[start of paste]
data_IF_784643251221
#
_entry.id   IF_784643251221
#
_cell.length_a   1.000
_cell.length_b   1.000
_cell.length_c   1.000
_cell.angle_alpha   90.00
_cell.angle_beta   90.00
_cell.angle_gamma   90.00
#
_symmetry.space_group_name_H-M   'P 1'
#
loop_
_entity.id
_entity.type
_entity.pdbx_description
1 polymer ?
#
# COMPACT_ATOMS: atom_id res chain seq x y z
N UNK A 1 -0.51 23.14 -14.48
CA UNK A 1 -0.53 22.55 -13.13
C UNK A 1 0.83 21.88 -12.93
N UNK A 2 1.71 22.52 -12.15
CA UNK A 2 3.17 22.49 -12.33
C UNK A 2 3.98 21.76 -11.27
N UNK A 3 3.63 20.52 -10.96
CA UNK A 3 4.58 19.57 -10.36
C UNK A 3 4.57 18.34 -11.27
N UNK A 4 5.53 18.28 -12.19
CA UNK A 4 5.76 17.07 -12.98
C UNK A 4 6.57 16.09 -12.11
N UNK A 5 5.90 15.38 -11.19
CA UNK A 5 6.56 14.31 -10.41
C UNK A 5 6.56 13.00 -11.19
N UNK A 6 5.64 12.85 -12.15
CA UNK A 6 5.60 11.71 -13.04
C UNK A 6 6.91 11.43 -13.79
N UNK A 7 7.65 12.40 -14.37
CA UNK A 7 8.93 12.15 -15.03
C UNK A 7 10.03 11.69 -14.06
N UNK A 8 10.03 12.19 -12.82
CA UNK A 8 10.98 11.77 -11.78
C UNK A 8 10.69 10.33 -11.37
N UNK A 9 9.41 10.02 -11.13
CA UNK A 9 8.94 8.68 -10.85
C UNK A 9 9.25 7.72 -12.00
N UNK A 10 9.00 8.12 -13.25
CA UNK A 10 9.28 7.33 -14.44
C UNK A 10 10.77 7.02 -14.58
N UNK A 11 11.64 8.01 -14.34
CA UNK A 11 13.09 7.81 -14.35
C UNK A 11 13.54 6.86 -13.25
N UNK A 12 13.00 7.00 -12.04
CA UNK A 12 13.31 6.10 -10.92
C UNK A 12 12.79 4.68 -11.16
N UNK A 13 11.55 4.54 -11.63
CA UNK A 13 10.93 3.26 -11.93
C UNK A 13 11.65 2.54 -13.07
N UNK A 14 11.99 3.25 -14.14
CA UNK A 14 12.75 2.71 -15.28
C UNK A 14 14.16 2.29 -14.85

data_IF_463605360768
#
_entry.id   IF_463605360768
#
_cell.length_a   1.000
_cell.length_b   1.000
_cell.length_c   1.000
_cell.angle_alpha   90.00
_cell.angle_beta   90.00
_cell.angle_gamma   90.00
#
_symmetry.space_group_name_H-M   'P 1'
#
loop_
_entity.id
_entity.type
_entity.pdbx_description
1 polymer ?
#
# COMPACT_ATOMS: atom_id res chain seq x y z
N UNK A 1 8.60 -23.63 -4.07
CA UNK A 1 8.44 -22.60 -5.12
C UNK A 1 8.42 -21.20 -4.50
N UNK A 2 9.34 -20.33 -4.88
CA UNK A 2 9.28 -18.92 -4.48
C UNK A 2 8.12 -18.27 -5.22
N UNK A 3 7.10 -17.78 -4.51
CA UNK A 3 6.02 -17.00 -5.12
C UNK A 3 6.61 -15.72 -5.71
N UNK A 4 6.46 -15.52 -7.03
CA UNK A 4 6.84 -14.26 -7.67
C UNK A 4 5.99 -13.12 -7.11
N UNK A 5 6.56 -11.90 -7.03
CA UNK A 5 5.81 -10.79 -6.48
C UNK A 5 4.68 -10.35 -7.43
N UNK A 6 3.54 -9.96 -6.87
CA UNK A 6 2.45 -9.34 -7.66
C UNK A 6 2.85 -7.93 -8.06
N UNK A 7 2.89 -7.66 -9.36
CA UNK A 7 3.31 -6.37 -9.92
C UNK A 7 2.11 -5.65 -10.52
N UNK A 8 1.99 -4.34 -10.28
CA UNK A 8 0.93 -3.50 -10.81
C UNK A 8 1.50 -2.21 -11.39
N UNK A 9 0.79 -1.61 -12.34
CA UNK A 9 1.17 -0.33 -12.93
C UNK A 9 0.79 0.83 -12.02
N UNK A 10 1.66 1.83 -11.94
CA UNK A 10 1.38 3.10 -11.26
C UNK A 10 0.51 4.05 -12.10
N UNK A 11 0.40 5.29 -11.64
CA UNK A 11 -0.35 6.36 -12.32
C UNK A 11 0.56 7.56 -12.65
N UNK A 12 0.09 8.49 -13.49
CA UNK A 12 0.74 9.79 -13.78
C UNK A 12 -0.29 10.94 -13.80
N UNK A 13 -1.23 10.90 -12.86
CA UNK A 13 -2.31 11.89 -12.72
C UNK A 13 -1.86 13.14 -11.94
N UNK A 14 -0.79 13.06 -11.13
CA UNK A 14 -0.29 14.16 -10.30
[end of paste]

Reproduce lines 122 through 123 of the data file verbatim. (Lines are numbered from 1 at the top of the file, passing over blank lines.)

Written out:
N UNK A 14 -0.79 13.06 -11.13
CA UNK A 14 -0.29 14.16 -10.30